RESEARCH PAPER
Economic evaluation of an exercise-counselling intervention to enhance smoking cessation outcomes: The Fit2Quit trial
 
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1
University of Otago, Wellington, New Zealand
2
University of Auckland, Auckland, New Zealand
3
Berghofer Medical Research Institute, Brisbane, Australia
4
UK Centre for Tobacco Control Studies, Wolfson Institute of Preventive Medicine, Barts & The London School of Medicine and Dentistry, Queen Mary University of London, London, UK
5
School of Kinesiology, Faculty of Medical and Health Sciences, University of Western Ontario, London, Canada
6
Centre for Physical Activity and Nutrition, Deakin University, Melbourne, Australia
CORRESPONDING AUTHOR
William Leung   

University of Otago, Wellington PO Box 7343, New Zealand
Publish date: 2017-03-29
 
Tob. Induc. Dis. 2017;15(March):21
KEYWORDS
ABSTRACT
Background:
In the Fit2Quit randomised controlled trial, insufficiently-active adult cigarette smokers who contacted Quitline for support to quit smoking were randomised to usual Quitline support or to also receive ≤10 face-to-face and telephone exercise-support sessions delivered by trained exercise facilitators over the 24-week trial. This paper aims to determine the cost-effectiveness of an exercise-counselling intervention added to Quitline compared to Quitline alone in the Fit2Quit trial.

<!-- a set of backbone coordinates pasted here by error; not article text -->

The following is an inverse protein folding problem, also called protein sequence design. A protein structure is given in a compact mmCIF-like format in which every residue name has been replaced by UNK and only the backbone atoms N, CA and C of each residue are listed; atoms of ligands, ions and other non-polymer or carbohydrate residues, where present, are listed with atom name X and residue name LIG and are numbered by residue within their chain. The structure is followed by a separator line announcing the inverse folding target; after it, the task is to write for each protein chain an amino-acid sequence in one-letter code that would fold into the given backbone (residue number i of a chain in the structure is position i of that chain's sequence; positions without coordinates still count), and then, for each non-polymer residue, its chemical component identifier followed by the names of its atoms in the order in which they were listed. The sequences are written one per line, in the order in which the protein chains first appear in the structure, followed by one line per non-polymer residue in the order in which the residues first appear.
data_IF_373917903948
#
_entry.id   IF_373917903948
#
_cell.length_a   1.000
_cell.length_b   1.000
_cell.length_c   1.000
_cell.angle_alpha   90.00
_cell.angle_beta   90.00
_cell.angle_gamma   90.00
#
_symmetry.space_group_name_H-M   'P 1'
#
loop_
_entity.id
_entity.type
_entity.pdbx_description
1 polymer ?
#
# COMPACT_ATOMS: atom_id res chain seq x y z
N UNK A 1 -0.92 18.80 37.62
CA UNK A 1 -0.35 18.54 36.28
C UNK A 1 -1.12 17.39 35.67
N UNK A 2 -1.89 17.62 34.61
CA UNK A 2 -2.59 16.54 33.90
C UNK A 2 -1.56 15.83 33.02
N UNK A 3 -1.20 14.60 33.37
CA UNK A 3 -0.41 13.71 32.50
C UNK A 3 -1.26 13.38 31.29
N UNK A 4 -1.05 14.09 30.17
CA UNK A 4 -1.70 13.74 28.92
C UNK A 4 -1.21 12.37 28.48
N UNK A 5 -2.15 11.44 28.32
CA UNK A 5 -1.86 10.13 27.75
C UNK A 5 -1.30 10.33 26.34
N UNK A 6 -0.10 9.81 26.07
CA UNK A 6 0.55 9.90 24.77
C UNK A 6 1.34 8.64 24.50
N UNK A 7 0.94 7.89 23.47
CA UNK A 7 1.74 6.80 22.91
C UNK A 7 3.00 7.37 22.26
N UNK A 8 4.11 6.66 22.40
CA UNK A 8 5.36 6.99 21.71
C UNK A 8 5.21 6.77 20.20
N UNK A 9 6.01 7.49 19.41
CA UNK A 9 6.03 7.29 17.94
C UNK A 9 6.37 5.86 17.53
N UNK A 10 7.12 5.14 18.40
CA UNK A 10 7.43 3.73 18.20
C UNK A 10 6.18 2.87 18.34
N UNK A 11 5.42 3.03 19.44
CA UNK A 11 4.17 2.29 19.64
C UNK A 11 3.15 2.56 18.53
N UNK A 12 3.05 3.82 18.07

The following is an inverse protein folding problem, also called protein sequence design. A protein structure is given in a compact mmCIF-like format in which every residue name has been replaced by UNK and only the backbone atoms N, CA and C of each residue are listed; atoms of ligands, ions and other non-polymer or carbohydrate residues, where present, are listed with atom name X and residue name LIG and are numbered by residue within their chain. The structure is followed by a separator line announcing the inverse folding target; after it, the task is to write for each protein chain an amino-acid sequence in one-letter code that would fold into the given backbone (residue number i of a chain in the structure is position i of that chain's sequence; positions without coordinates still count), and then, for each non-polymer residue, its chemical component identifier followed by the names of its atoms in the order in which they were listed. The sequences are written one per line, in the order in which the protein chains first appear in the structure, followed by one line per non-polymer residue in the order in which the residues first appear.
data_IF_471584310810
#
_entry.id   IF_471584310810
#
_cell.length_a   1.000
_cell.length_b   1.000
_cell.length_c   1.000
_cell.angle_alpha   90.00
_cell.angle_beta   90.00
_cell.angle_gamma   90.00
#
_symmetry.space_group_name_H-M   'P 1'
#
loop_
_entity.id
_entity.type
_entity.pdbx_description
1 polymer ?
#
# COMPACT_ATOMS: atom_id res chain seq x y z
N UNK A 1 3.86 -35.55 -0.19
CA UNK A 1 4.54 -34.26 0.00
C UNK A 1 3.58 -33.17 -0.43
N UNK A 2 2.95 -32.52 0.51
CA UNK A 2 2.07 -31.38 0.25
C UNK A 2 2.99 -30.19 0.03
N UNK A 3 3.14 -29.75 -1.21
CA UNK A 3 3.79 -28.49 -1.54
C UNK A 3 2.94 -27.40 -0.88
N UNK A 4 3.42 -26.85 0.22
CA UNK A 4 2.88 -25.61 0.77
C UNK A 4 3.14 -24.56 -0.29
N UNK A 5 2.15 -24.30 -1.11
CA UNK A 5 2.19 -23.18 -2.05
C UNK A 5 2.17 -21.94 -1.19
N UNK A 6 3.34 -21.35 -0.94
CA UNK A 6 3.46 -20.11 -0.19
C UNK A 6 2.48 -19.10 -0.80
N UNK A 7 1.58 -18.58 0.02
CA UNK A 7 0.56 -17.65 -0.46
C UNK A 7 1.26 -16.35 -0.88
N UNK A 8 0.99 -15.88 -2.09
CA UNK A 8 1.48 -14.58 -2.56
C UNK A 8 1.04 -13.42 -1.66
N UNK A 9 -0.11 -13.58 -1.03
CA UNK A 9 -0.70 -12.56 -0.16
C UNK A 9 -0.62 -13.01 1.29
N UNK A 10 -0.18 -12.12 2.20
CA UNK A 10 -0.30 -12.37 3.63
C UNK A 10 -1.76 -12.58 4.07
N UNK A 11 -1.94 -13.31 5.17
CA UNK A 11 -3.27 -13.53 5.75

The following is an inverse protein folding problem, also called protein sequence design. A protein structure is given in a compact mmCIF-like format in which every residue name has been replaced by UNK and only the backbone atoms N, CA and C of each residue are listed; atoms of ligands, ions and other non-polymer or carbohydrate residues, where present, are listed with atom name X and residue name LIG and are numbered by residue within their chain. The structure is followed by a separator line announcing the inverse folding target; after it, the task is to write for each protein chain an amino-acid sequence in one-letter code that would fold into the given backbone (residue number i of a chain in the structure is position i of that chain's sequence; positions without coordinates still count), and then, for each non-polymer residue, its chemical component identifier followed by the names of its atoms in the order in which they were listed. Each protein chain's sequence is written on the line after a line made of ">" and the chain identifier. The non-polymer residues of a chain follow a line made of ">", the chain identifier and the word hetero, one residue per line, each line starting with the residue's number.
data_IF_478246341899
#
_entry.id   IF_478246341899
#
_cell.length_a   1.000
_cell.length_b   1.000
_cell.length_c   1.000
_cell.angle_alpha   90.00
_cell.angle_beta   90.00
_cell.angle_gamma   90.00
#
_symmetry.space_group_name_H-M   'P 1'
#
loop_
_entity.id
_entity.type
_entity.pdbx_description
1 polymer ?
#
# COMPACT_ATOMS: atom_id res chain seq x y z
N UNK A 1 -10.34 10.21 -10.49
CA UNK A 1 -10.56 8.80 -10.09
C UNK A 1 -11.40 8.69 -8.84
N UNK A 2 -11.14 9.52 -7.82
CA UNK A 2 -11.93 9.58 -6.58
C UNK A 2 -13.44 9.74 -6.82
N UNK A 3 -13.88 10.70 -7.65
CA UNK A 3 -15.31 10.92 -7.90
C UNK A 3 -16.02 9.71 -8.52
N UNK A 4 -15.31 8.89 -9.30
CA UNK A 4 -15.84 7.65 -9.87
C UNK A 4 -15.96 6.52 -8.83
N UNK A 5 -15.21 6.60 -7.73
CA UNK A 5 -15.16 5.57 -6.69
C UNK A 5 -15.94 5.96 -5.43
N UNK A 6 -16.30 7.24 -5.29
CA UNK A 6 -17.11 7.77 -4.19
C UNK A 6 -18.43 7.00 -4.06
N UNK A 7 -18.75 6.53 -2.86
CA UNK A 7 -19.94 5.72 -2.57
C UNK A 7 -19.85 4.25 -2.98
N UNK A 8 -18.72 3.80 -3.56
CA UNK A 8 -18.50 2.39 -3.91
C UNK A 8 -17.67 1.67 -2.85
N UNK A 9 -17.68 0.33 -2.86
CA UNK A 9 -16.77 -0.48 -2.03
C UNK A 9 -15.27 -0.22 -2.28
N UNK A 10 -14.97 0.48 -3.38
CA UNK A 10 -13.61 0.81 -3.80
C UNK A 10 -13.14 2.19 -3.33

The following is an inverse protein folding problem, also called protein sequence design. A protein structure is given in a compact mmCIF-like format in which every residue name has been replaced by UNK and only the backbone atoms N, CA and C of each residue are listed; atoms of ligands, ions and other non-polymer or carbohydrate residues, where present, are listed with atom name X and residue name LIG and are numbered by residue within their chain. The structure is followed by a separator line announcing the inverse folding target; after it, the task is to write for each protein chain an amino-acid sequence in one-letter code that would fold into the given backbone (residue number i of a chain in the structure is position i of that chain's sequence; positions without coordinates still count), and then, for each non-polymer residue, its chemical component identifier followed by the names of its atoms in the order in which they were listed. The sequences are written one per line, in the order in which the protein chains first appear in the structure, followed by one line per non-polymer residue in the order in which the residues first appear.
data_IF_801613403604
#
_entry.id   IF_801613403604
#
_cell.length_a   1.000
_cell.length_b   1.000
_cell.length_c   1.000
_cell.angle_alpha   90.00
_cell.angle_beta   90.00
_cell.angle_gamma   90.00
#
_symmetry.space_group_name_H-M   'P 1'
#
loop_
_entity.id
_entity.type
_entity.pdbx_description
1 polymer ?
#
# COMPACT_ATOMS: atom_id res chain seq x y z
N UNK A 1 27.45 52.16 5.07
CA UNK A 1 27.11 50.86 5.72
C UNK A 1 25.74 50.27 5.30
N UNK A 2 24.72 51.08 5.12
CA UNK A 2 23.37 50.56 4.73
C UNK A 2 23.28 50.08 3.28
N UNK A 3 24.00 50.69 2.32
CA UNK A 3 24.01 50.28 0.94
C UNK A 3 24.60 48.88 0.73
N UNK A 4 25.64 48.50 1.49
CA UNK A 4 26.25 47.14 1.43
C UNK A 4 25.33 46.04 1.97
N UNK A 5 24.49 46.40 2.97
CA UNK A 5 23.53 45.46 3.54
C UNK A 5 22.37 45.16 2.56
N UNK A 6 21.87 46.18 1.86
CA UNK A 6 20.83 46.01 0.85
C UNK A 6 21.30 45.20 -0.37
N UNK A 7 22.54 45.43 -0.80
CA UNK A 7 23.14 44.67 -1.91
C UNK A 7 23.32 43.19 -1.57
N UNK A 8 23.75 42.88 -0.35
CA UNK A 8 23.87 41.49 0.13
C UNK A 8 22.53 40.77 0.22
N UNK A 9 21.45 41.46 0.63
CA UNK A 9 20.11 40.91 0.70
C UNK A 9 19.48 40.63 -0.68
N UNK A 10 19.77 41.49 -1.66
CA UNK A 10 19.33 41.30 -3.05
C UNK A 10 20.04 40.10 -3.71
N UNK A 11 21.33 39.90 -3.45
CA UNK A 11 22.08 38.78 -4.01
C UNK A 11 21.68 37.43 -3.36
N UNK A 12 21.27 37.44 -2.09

Methods:
Within-trial and lifetime cost-effectiveness were assessed. A published Markov model was adapted, with smokers facing increased risks of lung cancer and cardiovascular disease.

Results:
Over 24 weeks, the incremental programme cost per participant in the intervention was NZ$428 (US$289 or €226; purchasing power parity-adjusted [PPP]). The incremental cost-effectiveness ratio (ICER) for seven-day point prevalence measured at 24-week follow-up was NZ$31,733 (US$21,432 or €16,737 PPP-adjusted) per smoker abstaining. However, for the 52% who adhered to the intervention (≥7 contacts), the ICER for point prevalence was NZ$3,991 (US$2,695 or €2,105 PPP-adjusted). In this adherent subgroup, the Markov model estimated 0.057 and 0.068 discounted quality-adjusted life-year gains over the lifetime of 40-year-old males (ICER: NZ$4,431; US$2,993 or €2,337 PPP-adjusted) and females (ICER: NZ$2,909; US$1,965 or €1,534 PPP-adjusted).

Conclusions:
The exercise-counselling intervention will only be cost-effective if adherence is a minimum of ≥7 intervention calls, which in turn leads to a sufficient number of quitters for health gains.

 
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